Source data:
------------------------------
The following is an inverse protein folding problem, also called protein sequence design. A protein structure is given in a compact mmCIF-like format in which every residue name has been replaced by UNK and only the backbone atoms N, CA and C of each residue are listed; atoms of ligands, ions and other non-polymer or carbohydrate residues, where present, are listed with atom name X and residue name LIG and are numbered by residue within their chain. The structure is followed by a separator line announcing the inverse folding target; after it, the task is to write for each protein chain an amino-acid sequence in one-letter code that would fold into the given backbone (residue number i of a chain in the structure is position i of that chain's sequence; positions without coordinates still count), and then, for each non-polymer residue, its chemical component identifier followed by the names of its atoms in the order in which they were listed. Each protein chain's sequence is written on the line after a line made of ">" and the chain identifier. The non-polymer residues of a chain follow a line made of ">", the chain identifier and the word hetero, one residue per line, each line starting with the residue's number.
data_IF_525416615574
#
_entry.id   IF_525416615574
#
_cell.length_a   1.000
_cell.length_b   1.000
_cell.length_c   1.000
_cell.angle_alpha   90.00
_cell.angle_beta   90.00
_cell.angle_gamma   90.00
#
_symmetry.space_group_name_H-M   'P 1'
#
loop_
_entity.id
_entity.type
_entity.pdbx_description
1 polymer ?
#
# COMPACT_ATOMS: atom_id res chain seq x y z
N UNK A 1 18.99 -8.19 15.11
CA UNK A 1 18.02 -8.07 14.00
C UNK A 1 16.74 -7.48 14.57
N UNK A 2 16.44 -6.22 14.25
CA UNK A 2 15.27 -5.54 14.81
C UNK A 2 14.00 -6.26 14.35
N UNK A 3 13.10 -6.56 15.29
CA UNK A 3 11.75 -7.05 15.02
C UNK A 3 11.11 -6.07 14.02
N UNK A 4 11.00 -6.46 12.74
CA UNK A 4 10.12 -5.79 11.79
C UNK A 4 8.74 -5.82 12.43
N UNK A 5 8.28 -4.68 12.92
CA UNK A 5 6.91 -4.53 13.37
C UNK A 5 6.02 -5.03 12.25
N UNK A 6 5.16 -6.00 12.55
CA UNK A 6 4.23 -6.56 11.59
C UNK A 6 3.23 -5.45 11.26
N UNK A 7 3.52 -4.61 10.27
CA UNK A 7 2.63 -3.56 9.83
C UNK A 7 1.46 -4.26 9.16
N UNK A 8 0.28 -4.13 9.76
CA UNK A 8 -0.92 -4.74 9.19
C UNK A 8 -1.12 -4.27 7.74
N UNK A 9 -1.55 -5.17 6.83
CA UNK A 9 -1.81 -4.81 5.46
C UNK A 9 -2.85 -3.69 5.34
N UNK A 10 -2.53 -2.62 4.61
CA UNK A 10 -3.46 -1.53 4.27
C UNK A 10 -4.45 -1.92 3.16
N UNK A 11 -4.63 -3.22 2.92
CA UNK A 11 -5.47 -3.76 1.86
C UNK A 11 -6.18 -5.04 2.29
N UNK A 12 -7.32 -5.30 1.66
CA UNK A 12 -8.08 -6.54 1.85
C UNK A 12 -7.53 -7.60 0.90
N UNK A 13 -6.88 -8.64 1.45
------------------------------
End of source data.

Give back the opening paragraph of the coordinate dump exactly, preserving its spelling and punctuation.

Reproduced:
The following is an inverse protein folding problem, also called protein sequence design. A protein structure is given in a compact mmCIF-like format in which every residue name has been replaced by UNK and only the backbone atoms N, CA and C of each residue are listed; atoms of ligands, ions and other non-polymer or carbohydrate residues, where present, are listed with atom name X and residue name LIG and are numbered by residue within their chain. The structure is followed by a separator line announcing the inverse folding target; after it, the task is to write for each protein chain an amino-acid sequence in one-letter code that would fold into the given backbone (residue number i of a chain in the structure is position i of that chain's sequence; positions without coordinates still count), and then, for each non-polymer residue, its chemical component identifier followed by the names of its atoms in the order in which they were listed. Each protein chain's sequence is written on the line after a line made of ">" and the chain identifier. The non-polymer residues of a chain follow a line made of ">", the chain identifier and the word hetero, one residue per line, each line starting with the residue's number.